Royal Navy’s newest £100m warship HMS Trent breaks down nine days into its maiden voyage and hauled back to port in Gibraltar
- The 90-metre ship had to be dragged back to port after only nine days at sea
- The Royal Navy said she was experiencing a defect and was waiting for parts
- The captain and crew had to call out the tugs to get her back into the harbour
The Royal Navy’s newest warship’s engine failed just days after setting sail for the first time.
The HMS Trent, a 90-metre warship, had to be dragged back to its first port of call in Gibraltar, just nine days after setting sail from Portsmouth.
The £100million patrol vessel was supposed to join a Nato mission targeting terrorists and human traffickers.
The HMS Trent (pictured) set sail from Portsmouth on August 3 and was at sea for nine days before it had to be dragged back to port
The ship left Portsmouth, travelled to Gibraltar where is stayed for three days before having issues on the same day it left
About the HMS Trent
- The warship is expected to displace 1,800 tonnes
- It is 90 metres long and 13 metres wide
- Its range is 5,000 nautical miles
- There is a crew of 40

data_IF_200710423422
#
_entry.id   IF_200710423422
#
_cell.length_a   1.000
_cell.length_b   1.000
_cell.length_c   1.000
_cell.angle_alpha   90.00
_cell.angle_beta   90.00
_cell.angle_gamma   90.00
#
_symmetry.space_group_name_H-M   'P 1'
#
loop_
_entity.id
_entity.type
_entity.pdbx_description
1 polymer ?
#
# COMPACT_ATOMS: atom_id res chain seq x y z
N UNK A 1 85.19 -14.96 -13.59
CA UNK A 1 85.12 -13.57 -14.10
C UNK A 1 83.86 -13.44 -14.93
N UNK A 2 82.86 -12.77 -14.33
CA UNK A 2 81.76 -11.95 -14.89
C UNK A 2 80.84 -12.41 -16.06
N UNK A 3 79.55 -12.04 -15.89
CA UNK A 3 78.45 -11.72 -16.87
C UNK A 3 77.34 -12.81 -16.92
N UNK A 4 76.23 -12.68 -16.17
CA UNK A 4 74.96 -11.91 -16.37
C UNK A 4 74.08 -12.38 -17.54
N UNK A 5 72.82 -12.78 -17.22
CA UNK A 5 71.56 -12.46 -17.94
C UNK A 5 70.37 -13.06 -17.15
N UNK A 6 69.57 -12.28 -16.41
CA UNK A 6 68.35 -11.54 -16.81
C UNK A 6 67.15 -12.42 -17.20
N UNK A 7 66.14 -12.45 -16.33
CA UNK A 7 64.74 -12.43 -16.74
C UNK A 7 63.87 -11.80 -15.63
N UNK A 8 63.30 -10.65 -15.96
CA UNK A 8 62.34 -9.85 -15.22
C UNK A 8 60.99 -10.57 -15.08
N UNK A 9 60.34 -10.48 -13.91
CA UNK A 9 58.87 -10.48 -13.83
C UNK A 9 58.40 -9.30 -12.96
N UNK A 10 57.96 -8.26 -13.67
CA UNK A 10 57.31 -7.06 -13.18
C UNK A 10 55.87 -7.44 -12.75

- There is space for up to 50 troops/Royal Marines
- The flight deck can accommodate Wildcat and Merlin helicopters
- The ship has a 30mm automated main gun
‘This is like a brand new Range Rover Sport breaking down on the way home from the showroom,’ a source told the Sun.
The ship reached its first port of call, Gibraltar, six days after she was commissioned in Portsmouth and set sail on August 3.
She spent three days in Gibraltar and started experiencing issues when she set sail again on Wednesday.
The captain ordered her to turn back after only 12 hours at sea.
Once they were back they had to call out the tugs to help the ship back into the harbour.
A source said: ‘Patrol vessels are nimble ships and it was a really calm day. She shouldn’t need tugs to berth.’
The ship, built by BAE systems on the Clyde, was experiencing a defect and was waiting for spare parts, the Navy said.
A source also insisted the issues the ship was experiencing was not a propulsion problem.
This is not the first navy vessel to break down at sea.
HMS Queen Elizabeth, last year’s new aircraft carrier, had to return to port because she was leaking.
A Type 45 destroyer, HMS Dauntless, has had a total of six days at sea since it first set sail in 2016 also because of engine problems.